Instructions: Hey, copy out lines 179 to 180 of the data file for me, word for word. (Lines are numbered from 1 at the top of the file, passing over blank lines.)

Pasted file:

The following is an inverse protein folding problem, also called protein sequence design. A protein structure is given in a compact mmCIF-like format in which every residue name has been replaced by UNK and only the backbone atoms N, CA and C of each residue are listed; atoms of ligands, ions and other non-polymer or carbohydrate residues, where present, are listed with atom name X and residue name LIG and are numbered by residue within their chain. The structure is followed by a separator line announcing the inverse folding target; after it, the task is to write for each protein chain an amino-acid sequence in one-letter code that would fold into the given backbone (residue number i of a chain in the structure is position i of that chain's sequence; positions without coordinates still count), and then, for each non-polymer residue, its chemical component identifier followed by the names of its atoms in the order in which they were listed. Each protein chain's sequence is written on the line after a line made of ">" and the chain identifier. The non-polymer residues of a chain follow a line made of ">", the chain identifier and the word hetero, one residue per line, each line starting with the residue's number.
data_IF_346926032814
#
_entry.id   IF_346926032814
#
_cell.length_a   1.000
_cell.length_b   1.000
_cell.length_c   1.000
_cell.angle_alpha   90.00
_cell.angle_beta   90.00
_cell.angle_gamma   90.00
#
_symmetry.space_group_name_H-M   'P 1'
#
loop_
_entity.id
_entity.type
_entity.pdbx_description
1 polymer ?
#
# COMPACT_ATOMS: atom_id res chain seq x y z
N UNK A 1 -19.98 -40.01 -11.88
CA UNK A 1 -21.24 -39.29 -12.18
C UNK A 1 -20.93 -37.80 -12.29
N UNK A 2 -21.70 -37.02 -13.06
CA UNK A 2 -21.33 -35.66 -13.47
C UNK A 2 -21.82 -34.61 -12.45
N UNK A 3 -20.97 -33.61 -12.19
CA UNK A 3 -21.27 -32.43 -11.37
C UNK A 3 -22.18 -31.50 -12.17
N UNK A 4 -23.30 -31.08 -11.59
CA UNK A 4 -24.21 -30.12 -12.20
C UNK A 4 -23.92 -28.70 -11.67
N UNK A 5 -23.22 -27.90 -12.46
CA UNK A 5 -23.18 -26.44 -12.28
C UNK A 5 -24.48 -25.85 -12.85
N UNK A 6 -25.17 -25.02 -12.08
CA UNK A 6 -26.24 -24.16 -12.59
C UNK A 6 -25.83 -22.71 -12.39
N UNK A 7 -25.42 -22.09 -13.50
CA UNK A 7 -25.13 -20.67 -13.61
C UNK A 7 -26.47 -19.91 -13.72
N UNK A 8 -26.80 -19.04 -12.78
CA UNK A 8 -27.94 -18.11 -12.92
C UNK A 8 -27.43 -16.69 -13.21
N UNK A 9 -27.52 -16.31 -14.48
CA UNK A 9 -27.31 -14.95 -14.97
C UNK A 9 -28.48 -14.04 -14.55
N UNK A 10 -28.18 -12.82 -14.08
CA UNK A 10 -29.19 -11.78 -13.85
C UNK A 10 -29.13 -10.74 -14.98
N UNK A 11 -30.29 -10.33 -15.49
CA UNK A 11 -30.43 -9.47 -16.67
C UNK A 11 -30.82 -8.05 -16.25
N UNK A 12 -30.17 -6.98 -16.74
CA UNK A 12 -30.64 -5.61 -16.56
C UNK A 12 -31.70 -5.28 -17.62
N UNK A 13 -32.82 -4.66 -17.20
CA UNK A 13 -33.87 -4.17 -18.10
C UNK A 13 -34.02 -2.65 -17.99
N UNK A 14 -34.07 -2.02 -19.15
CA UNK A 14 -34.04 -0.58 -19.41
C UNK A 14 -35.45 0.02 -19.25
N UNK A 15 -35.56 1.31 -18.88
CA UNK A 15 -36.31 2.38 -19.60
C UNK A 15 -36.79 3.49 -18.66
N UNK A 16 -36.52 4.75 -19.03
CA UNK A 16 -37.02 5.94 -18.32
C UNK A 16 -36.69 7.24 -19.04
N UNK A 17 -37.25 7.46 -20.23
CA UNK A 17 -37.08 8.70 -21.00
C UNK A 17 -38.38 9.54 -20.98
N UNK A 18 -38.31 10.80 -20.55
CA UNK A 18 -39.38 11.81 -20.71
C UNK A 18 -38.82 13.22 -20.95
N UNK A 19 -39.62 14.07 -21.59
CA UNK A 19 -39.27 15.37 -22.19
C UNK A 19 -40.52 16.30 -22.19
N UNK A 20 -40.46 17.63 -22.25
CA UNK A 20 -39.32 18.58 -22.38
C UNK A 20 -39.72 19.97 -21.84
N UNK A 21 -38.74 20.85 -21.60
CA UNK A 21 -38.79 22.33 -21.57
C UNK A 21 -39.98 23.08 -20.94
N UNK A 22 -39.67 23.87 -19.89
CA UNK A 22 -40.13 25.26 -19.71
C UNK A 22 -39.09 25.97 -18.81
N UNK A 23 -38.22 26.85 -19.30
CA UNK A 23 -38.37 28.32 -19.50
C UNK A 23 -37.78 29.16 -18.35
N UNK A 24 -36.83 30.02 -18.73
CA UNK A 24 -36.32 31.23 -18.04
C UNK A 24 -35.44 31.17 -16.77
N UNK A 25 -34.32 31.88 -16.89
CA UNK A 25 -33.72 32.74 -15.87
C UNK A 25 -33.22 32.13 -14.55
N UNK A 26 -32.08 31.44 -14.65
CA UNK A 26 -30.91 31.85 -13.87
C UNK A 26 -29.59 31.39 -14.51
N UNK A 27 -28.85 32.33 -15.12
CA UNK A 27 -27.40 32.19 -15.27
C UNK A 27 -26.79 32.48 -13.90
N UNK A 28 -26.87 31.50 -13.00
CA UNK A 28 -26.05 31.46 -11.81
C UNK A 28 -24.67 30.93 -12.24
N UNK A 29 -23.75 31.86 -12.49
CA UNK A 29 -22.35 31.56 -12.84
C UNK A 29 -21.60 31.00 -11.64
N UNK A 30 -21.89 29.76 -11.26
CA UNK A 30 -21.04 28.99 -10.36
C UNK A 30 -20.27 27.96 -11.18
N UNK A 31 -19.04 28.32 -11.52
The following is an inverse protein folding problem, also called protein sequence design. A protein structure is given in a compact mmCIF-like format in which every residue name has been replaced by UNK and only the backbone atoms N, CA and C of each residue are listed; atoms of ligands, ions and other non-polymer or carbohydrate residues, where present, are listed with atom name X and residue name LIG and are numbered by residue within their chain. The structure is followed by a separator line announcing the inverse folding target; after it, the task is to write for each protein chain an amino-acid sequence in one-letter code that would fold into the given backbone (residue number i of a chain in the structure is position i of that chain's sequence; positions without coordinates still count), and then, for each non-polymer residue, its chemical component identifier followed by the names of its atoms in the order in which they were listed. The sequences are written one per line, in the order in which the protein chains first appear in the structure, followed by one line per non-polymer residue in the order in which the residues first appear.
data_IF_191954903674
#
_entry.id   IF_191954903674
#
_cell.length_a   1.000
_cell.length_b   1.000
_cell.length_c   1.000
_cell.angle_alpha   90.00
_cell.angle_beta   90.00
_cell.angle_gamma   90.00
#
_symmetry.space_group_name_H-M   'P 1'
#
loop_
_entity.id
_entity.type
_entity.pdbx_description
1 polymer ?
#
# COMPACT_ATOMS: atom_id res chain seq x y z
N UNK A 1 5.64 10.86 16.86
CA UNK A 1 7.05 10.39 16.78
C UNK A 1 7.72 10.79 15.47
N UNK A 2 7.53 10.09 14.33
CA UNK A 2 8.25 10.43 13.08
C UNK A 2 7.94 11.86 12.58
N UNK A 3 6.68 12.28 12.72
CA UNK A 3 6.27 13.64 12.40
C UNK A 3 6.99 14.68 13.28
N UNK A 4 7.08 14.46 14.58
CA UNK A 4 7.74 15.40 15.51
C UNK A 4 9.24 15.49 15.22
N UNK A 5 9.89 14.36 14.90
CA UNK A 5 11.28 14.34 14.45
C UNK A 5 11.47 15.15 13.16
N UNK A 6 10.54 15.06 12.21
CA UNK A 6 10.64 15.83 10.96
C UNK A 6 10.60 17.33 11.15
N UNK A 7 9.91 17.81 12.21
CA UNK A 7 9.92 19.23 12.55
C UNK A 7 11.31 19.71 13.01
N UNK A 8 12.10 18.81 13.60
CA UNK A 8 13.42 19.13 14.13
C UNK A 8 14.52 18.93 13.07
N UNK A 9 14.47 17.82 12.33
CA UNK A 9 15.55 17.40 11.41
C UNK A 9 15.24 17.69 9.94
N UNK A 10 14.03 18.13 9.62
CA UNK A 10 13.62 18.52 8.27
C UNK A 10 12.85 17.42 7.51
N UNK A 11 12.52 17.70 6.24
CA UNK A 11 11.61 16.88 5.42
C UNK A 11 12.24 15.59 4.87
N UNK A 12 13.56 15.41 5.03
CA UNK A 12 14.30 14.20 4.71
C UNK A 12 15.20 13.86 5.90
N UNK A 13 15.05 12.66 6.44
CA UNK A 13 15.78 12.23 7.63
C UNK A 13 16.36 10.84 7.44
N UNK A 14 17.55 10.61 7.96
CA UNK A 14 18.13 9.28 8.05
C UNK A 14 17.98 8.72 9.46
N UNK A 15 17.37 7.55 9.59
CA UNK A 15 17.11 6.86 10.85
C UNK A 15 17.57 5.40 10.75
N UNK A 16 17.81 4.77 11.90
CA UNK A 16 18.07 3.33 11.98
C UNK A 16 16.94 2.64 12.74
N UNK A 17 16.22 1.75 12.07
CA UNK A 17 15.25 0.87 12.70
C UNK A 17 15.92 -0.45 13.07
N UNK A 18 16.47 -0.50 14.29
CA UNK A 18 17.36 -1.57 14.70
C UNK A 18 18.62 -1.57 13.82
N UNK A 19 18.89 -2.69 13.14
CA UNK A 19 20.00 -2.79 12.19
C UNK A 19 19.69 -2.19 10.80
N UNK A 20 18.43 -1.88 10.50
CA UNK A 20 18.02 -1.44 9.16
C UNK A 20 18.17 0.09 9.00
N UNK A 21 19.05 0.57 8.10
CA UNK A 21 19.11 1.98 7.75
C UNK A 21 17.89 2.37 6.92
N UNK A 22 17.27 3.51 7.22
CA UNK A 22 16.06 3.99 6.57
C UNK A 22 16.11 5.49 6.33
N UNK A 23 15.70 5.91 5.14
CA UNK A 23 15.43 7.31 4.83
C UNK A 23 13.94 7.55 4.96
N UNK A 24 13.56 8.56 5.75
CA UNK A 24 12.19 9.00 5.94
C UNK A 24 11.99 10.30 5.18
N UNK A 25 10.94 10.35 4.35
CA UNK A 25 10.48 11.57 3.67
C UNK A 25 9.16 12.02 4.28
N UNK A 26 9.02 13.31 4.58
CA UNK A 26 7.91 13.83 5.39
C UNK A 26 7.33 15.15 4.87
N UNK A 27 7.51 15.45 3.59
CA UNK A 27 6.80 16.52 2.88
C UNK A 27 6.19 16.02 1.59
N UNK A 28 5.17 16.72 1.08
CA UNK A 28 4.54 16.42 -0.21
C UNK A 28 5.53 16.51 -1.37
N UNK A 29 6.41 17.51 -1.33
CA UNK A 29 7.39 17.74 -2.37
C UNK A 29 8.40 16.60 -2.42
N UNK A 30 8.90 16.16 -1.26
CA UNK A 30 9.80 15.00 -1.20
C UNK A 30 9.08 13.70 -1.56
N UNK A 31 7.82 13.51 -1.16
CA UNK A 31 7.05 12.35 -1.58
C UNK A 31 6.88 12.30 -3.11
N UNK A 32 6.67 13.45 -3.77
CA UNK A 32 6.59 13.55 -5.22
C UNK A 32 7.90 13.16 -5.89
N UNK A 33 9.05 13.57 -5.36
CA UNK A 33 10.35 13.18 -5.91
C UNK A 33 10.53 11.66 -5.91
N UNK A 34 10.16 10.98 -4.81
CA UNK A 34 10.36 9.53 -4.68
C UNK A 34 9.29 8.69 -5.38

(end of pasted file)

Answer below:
N UNK A 16 17.81 4.77 11.90
CA UNK A 16 18.07 3.33 11.98